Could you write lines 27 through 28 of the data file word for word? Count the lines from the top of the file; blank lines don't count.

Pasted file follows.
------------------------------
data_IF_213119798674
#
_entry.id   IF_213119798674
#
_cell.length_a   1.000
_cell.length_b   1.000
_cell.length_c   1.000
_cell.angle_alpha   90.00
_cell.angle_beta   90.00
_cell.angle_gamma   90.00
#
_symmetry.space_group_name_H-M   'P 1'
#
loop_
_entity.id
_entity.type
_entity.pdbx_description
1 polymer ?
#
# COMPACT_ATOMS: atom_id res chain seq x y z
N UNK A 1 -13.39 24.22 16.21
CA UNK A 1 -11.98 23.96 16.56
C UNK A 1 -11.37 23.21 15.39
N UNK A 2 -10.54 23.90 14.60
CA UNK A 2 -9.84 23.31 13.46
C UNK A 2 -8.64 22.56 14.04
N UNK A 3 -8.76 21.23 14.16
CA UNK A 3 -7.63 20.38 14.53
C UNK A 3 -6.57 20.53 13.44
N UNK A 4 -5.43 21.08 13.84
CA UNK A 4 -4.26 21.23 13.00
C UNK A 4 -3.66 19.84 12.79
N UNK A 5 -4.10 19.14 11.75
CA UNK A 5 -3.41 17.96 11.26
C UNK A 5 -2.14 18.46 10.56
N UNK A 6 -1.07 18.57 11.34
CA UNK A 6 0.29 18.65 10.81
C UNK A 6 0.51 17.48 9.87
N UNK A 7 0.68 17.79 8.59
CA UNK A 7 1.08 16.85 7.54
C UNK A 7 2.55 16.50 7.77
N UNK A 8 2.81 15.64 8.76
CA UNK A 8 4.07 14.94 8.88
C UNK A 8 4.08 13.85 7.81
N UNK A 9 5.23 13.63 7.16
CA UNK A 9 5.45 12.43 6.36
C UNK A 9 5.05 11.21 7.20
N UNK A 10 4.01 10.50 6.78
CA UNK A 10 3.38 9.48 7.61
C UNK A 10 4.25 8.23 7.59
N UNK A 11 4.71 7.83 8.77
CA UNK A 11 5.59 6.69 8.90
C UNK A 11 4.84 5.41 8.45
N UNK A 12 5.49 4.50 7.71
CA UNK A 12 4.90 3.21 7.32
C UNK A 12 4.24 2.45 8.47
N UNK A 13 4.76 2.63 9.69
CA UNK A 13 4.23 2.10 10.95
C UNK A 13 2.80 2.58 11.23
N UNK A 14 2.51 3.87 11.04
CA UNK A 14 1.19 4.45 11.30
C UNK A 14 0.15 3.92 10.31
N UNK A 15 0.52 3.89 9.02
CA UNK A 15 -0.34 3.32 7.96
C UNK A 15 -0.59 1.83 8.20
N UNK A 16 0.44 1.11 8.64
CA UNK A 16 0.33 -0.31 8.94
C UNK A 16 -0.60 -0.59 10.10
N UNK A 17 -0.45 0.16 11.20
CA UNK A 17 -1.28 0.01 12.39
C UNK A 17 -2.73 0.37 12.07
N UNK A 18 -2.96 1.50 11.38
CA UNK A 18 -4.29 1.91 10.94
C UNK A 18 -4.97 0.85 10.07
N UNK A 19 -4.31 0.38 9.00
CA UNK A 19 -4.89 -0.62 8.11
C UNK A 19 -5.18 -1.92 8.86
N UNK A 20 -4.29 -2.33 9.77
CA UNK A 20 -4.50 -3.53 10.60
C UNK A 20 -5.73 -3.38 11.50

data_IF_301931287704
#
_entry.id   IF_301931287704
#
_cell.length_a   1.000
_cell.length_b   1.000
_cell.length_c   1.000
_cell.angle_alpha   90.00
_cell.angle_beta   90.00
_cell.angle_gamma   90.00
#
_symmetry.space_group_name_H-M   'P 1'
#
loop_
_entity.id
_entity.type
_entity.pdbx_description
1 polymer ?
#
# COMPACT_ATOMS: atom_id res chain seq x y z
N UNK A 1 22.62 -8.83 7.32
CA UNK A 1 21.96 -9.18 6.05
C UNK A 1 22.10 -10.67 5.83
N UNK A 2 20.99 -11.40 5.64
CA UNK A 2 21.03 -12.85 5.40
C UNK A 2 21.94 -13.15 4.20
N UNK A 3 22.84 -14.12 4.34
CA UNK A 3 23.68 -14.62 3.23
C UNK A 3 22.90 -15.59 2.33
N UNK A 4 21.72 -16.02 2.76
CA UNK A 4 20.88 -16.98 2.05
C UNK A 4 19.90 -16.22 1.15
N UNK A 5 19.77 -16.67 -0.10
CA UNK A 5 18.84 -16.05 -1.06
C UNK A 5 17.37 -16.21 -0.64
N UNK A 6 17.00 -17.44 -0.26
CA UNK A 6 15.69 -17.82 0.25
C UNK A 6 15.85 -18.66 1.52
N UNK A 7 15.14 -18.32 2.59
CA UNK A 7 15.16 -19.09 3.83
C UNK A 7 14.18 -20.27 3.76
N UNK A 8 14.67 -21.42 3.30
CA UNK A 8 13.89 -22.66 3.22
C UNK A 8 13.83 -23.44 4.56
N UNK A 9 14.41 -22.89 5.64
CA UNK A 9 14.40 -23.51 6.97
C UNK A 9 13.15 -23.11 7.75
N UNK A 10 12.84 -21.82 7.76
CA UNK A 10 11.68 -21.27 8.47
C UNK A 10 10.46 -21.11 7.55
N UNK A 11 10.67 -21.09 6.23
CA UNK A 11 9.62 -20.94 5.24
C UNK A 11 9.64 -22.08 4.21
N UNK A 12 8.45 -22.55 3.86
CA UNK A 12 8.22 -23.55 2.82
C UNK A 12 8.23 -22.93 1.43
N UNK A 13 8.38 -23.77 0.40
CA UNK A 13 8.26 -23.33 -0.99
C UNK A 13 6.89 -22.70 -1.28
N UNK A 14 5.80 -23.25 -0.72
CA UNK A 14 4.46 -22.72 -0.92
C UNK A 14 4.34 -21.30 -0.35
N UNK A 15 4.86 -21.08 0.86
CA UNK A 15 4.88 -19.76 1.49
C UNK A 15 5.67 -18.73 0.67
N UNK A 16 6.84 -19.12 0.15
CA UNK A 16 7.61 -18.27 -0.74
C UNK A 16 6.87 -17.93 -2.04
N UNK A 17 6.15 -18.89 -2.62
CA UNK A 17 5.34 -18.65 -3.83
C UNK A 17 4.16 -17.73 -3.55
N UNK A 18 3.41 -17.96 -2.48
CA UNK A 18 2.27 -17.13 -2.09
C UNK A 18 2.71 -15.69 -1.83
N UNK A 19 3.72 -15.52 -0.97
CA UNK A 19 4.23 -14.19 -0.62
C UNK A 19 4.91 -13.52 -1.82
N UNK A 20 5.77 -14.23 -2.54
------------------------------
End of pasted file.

N UNK A 3 -8.76 21.23 14.16
CA UNK A 3 -7.63 20.38 14.53